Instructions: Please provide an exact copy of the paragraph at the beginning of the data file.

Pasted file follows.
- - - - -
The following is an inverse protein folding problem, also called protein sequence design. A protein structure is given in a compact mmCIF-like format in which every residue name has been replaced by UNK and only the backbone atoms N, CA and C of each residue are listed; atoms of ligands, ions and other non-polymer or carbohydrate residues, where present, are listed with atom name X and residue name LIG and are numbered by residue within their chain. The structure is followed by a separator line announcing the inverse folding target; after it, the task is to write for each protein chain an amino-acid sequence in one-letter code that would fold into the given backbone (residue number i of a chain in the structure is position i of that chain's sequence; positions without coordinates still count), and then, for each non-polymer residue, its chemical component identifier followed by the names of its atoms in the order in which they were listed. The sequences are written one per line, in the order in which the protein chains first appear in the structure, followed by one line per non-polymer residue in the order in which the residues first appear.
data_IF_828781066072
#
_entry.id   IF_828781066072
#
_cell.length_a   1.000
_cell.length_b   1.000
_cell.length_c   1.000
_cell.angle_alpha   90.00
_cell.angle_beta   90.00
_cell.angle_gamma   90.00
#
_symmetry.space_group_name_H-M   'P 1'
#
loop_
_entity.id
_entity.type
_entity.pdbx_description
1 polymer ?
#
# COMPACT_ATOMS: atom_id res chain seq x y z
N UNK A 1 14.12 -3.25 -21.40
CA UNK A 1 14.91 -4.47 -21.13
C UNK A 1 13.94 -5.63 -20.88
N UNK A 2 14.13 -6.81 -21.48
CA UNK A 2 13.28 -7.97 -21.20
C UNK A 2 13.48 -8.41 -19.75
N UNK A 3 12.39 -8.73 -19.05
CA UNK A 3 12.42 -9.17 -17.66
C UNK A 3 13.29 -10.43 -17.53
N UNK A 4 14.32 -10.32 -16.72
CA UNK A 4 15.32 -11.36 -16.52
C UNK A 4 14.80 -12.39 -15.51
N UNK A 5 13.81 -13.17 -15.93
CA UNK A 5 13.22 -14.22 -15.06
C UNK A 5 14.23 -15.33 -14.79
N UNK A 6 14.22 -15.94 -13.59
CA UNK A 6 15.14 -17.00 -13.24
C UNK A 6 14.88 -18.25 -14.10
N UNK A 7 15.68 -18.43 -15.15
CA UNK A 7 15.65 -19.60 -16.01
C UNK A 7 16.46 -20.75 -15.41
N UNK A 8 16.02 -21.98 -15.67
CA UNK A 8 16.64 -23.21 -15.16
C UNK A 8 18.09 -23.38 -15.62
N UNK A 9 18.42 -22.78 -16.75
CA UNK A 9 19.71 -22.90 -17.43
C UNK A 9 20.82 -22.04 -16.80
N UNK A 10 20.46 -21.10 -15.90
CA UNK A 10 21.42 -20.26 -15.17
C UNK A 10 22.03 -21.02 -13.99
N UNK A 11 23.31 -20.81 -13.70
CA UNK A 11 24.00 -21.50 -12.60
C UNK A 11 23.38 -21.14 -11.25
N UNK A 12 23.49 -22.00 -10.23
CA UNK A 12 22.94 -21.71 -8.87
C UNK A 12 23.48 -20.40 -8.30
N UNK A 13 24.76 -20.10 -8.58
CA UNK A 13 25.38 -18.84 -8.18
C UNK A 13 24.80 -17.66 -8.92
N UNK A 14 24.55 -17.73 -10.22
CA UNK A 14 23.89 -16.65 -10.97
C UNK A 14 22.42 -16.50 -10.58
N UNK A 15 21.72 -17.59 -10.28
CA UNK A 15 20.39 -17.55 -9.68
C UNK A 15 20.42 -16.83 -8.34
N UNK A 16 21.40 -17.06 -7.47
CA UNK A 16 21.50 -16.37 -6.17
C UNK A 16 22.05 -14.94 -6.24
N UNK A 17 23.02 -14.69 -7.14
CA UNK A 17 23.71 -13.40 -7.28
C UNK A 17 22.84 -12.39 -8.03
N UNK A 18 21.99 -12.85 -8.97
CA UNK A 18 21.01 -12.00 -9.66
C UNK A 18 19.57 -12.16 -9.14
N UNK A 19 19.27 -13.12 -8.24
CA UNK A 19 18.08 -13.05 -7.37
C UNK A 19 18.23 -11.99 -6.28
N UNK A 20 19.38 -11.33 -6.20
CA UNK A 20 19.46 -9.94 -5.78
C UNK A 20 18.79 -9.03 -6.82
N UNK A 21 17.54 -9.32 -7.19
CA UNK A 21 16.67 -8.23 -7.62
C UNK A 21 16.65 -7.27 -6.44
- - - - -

The following is an inverse protein folding problem, also called protein sequence design. A protein structure is given in a compact mmCIF-like format in which every residue name has been replaced by UNK and only the backbone atoms N, CA and C of each residue are listed; atoms of ligands, ions and other non-polymer or carbohydrate residues, where present, are listed with atom name X and residue name LIG and are numbered by residue within their chain. The structure is followed by a separator line announcing the inverse folding target; after it, the task is to write for each protein chain an amino-acid sequence in one-letter code that would fold into the given backbone (residue number i of a chain in the structure is position i of that chain's sequence; positions without coordinates still count), and then, for each non-polymer residue, its chemical component identifier followed by the names of its atoms in the order in which they were listed. The sequences are written one per line, in the order in which the protein chains first appear in the structure, followed by one line per non-polymer residue in the order in which the residues first appear.